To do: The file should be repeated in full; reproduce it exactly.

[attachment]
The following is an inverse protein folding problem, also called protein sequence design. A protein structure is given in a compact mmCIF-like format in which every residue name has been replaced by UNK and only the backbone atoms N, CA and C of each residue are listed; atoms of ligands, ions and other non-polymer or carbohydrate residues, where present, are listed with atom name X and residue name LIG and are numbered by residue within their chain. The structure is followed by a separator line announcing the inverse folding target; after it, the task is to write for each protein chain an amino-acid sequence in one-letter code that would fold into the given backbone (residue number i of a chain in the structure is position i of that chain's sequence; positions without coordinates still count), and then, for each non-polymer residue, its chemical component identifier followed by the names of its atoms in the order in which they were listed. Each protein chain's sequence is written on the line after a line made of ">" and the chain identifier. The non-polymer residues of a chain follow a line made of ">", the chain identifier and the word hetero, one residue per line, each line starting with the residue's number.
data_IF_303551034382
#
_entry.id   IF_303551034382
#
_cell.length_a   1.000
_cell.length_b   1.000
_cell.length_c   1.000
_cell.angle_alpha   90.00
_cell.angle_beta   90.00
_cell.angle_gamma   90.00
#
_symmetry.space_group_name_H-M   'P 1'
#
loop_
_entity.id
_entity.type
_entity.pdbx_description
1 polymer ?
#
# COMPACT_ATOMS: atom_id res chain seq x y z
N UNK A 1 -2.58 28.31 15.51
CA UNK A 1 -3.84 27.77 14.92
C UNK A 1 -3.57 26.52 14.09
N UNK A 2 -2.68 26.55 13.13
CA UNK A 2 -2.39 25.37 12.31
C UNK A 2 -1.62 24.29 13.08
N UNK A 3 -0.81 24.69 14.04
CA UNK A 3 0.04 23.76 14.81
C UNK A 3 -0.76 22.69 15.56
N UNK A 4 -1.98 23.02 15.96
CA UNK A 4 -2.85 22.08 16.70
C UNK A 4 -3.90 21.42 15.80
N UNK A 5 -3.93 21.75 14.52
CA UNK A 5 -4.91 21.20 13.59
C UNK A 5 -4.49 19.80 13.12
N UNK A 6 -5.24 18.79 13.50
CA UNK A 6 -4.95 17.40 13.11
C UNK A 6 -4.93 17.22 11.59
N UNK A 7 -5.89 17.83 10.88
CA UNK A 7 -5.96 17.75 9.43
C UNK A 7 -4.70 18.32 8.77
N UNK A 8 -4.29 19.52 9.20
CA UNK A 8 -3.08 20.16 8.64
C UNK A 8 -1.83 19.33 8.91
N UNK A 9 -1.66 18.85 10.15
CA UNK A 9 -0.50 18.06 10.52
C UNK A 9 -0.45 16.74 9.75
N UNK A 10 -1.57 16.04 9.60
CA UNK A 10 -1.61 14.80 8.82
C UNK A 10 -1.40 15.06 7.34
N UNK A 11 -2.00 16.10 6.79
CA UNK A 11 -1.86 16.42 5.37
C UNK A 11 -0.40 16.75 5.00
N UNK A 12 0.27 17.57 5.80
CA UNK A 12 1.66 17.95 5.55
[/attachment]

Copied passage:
The following is an inverse protein folding problem, also called protein sequence design. A protein structure is given in a compact mmCIF-like format in which every residue name has been replaced by UNK and only the backbone atoms N, CA and C of each residue are listed; atoms of ligands, ions and other non-polymer or carbohydrate residues, where present, are listed with atom name X and residue name LIG and are numbered by residue within their chain. The structure is followed by a separator line announcing the inverse folding target; after it, the task is to write for each protein chain an amino-acid sequence in one-letter code that would fold into the given backbone (residue number i of a chain in the structure is position i of that chain's sequence; positions without coordinates still count), and then, for each non-polymer residue, its chemical component identifier followed by the names of its atoms in the order in which they were listed. Each protein chain's sequence is written on the line after a line made of ">" and the chain identifier. The non-polymer residues of a chain follow a line made of ">", the chain identifier and the word hetero, one residue per line, each line starting with the residue's number.
data_IF_303551034382
#
_entry.id   IF_303551034382
#
_cell.length_a   1.000
_cell.length_b   1.000
_cell.length_c   1.000
_cell.angle_alpha   90.00
_cell.angle_beta   90.00
_cell.angle_gamma   90.00
#
_symmetry.space_group_name_H-M   'P 1'
#
loop_
_entity.id
_entity.type
_entity.pdbx_description
1 polymer ?
#
# COMPACT_ATOMS: atom_id res chain seq x y z
N UNK A 1 -2.58 28.31 15.51
CA UNK A 1 -3.84 27.77 14.92
C UNK A 1 -3.57 26.52 14.09
N UNK A 2 -2.68 26.55 13.13
CA UNK A 2 -2.39 25.37 12.31
C UNK A 2 -1.62 24.29 13.08
N UNK A 3 -0.81 24.69 14.04
CA UNK A 3 0.04 23.76 14.81
C UNK A 3 -0.76 22.69 15.56
N UNK A 4 -1.98 23.02 15.96
CA UNK A 4 -2.85 22.08 16.70
C UNK A 4 -3.90 21.42 15.80
N UNK A 5 -3.93 21.75 14.52
CA UNK A 5 -4.91 21.20 13.59
C UNK A 5 -4.49 19.80 13.12
N UNK A 6 -5.24 18.79 13.50
CA UNK A 6 -4.95 17.40 13.11
C UNK A 6 -4.93 17.22 11.59
N UNK A 7 -5.89 17.83 10.88
CA UNK A 7 -5.96 17.75 9.43
C UNK A 7 -4.70 18.32 8.77
N UNK A 8 -4.29 19.52 9.20
CA UNK A 8 -3.08 20.16 8.64
C UNK A 8 -1.83 19.33 8.91
N UNK A 9 -1.66 18.85 10.15
CA UNK A 9 -0.50 18.06 10.52
C UNK A 9 -0.45 16.74 9.75
N UNK A 10 -1.57 16.04 9.60
CA UNK A 10 -1.61 14.80 8.82
C UNK A 10 -1.40 15.06 7.34
N UNK A 11 -2.00 16.10 6.79
CA UNK A 11 -1.86 16.42 5.37
C UNK A 11 -0.40 16.75 5.00
N UNK A 12 0.27 17.57 5.80
CA UNK A 12 1.66 17.95 5.55